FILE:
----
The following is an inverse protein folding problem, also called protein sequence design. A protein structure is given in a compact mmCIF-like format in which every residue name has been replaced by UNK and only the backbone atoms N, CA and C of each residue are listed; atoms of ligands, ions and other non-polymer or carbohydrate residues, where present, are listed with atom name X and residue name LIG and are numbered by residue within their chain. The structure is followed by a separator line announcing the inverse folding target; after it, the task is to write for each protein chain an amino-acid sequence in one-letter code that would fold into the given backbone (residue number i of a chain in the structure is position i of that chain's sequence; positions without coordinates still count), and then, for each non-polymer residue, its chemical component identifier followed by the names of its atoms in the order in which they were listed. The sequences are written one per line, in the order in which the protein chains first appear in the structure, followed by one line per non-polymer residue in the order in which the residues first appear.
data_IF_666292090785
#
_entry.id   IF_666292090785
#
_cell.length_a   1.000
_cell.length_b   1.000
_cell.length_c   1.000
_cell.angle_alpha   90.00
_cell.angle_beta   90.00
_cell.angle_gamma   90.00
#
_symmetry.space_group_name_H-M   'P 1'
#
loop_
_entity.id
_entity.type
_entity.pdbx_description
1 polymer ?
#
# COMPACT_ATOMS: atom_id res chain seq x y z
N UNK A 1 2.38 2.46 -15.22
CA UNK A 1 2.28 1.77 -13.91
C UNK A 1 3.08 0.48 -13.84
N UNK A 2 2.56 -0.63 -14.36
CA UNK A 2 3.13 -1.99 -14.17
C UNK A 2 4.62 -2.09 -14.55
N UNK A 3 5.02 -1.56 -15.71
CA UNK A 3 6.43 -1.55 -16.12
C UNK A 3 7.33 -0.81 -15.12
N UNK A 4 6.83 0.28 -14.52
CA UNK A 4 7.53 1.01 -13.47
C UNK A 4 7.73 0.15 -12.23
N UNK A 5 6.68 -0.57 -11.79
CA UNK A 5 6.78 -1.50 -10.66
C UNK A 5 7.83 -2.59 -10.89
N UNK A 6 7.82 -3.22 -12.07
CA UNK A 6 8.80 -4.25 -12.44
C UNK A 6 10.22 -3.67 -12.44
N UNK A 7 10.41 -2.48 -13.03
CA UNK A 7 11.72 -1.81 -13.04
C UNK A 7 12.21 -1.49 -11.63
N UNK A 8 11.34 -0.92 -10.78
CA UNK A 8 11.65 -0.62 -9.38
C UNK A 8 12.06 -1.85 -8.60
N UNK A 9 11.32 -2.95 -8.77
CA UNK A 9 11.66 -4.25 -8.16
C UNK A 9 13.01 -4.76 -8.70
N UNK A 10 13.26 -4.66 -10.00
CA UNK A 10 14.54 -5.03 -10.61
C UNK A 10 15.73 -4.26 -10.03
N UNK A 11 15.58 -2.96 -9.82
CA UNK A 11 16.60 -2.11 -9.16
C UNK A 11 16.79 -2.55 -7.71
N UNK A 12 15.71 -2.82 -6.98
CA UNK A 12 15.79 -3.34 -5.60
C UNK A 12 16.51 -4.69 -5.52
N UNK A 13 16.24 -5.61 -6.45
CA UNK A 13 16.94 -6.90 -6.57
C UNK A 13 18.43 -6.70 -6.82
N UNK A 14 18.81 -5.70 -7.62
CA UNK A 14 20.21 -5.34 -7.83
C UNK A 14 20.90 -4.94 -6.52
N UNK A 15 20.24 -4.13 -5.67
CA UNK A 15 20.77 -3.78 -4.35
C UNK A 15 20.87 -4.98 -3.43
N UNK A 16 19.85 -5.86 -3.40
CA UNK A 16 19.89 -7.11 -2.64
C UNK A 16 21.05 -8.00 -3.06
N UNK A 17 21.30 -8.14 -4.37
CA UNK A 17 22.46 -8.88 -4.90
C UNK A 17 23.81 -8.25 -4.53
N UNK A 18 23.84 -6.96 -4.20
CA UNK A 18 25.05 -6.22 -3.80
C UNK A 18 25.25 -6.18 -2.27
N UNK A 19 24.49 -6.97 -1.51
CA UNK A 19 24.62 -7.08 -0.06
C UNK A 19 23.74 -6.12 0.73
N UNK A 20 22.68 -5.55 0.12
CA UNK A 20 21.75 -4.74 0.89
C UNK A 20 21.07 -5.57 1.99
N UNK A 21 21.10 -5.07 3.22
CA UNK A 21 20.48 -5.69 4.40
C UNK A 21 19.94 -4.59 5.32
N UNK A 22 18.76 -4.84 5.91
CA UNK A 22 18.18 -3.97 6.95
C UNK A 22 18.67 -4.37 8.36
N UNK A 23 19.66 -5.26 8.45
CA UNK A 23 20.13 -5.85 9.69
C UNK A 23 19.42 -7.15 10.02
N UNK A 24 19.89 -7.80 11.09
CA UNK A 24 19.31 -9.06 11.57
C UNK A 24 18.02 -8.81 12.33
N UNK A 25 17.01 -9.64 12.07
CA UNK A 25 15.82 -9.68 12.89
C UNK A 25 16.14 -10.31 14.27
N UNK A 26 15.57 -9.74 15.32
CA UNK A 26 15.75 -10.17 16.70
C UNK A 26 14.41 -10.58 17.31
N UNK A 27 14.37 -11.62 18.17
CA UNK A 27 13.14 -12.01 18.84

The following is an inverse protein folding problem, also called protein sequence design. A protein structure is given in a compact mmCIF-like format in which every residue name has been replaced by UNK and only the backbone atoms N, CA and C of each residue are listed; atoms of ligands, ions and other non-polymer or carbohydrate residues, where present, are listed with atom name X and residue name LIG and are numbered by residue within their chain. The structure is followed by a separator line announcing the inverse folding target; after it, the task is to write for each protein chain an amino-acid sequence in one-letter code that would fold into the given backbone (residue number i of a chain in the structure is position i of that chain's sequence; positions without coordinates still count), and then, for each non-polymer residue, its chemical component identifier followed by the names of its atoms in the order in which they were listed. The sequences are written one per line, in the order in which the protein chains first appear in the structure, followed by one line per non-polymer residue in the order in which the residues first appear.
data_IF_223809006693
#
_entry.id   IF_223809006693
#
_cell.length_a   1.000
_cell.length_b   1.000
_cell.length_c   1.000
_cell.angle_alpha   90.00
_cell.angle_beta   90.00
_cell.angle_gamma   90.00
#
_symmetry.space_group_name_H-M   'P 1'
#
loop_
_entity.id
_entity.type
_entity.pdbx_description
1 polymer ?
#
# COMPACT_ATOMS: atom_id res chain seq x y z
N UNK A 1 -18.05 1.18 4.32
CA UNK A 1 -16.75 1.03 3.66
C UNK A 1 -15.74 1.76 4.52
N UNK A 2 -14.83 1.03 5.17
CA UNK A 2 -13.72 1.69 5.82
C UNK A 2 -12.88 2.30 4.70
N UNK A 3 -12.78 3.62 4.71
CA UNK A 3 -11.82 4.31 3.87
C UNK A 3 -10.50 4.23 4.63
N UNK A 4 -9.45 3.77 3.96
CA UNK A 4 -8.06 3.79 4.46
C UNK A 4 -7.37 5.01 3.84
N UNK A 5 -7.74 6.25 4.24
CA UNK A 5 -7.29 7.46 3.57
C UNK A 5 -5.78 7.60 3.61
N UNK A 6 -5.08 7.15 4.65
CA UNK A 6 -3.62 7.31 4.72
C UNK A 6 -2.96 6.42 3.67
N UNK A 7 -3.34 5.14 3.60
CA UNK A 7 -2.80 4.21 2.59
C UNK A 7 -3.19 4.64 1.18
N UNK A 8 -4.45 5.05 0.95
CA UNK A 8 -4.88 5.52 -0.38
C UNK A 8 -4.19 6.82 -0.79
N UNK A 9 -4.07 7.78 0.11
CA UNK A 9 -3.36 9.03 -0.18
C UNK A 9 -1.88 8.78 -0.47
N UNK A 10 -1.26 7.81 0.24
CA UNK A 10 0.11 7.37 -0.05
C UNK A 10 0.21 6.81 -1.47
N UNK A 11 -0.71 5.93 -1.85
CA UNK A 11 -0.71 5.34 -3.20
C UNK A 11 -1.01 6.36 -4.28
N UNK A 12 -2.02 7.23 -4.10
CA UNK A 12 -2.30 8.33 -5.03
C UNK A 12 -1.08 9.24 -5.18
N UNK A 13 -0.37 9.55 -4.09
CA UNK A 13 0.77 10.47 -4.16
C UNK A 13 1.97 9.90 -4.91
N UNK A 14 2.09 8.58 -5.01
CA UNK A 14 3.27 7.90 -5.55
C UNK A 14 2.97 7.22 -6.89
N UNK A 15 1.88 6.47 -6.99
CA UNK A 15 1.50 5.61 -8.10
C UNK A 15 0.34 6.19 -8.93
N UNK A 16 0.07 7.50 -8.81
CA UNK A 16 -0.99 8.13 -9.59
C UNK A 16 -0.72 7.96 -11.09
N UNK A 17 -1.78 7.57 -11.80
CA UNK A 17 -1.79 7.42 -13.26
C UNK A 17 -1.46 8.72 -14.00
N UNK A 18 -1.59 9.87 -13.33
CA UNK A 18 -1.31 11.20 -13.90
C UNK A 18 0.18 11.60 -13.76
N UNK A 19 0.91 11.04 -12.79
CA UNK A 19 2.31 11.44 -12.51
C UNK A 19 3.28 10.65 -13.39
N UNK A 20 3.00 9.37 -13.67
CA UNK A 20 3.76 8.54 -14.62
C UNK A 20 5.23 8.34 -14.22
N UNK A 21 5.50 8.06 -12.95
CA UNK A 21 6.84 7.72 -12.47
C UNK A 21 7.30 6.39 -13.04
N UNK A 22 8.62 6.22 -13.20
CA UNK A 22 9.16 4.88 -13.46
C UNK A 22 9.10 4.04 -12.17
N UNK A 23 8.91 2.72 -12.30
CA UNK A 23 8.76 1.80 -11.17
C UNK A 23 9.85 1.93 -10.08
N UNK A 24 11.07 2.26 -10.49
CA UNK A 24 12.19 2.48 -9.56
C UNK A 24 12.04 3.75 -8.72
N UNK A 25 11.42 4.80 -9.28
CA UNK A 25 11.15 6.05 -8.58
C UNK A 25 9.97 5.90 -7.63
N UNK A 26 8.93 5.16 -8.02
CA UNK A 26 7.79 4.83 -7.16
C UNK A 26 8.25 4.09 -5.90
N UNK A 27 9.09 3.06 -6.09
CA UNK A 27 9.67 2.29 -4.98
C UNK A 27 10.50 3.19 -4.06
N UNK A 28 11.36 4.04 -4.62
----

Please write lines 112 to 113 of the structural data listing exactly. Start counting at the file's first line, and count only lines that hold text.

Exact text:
_cell.angle_gamma   90.00
#